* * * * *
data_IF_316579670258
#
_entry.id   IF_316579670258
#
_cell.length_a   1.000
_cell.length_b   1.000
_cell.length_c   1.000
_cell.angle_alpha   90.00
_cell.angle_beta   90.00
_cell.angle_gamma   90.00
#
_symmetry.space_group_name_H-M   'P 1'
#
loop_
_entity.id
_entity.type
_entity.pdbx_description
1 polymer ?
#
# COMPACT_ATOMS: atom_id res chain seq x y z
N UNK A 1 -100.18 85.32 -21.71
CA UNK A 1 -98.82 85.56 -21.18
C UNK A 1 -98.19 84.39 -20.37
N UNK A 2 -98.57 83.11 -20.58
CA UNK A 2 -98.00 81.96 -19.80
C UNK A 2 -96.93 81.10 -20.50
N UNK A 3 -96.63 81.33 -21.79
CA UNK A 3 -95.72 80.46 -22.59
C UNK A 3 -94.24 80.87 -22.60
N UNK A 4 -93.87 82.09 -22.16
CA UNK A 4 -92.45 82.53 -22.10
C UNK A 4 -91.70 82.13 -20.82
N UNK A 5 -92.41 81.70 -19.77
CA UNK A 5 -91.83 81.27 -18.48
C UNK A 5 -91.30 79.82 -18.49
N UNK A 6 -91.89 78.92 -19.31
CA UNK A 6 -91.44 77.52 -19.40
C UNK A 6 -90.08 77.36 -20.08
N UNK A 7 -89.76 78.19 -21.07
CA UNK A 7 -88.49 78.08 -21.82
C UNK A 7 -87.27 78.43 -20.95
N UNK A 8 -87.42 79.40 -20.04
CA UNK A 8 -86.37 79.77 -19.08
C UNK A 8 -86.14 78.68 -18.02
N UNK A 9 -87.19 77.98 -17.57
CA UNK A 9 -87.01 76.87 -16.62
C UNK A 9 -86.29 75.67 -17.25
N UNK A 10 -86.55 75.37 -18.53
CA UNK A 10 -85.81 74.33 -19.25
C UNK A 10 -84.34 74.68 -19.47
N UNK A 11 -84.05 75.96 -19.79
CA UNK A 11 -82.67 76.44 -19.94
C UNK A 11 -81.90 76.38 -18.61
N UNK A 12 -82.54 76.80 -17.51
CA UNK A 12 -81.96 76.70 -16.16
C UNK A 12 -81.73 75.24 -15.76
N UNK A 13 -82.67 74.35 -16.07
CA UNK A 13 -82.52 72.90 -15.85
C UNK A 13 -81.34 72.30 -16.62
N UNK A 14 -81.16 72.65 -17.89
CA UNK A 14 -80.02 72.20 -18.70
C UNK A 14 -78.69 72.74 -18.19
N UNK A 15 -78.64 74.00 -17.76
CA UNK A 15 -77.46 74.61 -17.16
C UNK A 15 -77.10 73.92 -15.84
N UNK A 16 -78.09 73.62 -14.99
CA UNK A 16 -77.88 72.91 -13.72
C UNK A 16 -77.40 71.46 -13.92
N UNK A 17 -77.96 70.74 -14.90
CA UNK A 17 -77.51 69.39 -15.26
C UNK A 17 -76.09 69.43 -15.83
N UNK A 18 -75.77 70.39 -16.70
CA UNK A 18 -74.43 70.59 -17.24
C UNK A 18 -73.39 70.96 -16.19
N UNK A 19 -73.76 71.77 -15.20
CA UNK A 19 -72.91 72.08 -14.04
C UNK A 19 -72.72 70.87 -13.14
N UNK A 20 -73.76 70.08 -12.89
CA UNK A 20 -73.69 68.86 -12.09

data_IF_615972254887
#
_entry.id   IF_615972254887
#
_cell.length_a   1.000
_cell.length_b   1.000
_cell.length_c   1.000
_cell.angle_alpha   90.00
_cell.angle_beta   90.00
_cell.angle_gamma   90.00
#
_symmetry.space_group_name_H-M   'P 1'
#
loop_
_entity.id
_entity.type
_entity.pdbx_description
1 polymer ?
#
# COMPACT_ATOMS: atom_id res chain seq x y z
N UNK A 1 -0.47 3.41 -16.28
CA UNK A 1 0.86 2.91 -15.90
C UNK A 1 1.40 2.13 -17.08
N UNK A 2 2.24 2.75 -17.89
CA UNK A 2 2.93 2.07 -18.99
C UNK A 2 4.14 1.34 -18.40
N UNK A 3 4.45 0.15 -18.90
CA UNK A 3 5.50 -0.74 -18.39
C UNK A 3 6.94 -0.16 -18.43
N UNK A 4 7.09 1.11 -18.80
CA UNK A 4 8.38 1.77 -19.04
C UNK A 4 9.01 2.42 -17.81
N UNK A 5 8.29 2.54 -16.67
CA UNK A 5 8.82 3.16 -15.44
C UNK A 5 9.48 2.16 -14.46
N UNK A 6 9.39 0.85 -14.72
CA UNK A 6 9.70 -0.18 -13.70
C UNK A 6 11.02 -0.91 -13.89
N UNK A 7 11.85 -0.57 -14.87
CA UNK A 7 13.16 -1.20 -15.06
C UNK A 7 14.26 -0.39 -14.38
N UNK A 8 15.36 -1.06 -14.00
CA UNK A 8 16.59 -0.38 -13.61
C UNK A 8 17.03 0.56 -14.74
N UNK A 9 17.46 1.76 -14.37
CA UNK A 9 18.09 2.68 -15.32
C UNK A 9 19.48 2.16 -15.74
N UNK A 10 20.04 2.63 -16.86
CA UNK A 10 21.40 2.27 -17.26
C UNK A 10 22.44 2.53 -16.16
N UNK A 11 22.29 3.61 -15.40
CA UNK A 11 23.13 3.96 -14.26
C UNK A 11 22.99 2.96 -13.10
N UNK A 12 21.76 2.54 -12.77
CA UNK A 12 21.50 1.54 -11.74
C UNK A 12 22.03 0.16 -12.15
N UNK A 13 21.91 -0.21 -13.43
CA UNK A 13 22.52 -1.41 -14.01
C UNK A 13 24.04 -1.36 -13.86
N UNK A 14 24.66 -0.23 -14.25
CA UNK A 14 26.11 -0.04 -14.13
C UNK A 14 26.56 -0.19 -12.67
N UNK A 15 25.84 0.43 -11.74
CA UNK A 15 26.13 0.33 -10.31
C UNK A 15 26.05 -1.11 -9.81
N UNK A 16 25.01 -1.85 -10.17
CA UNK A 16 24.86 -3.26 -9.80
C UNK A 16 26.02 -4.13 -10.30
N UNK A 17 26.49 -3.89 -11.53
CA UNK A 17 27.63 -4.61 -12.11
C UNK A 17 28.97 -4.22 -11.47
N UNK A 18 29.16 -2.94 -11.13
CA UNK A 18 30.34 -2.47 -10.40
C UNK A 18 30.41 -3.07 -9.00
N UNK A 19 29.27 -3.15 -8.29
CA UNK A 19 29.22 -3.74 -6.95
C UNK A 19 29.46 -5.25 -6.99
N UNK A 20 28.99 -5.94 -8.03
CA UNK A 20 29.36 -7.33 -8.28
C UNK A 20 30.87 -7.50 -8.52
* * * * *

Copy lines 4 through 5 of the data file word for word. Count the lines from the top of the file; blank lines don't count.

#
_cell.length_a   1.000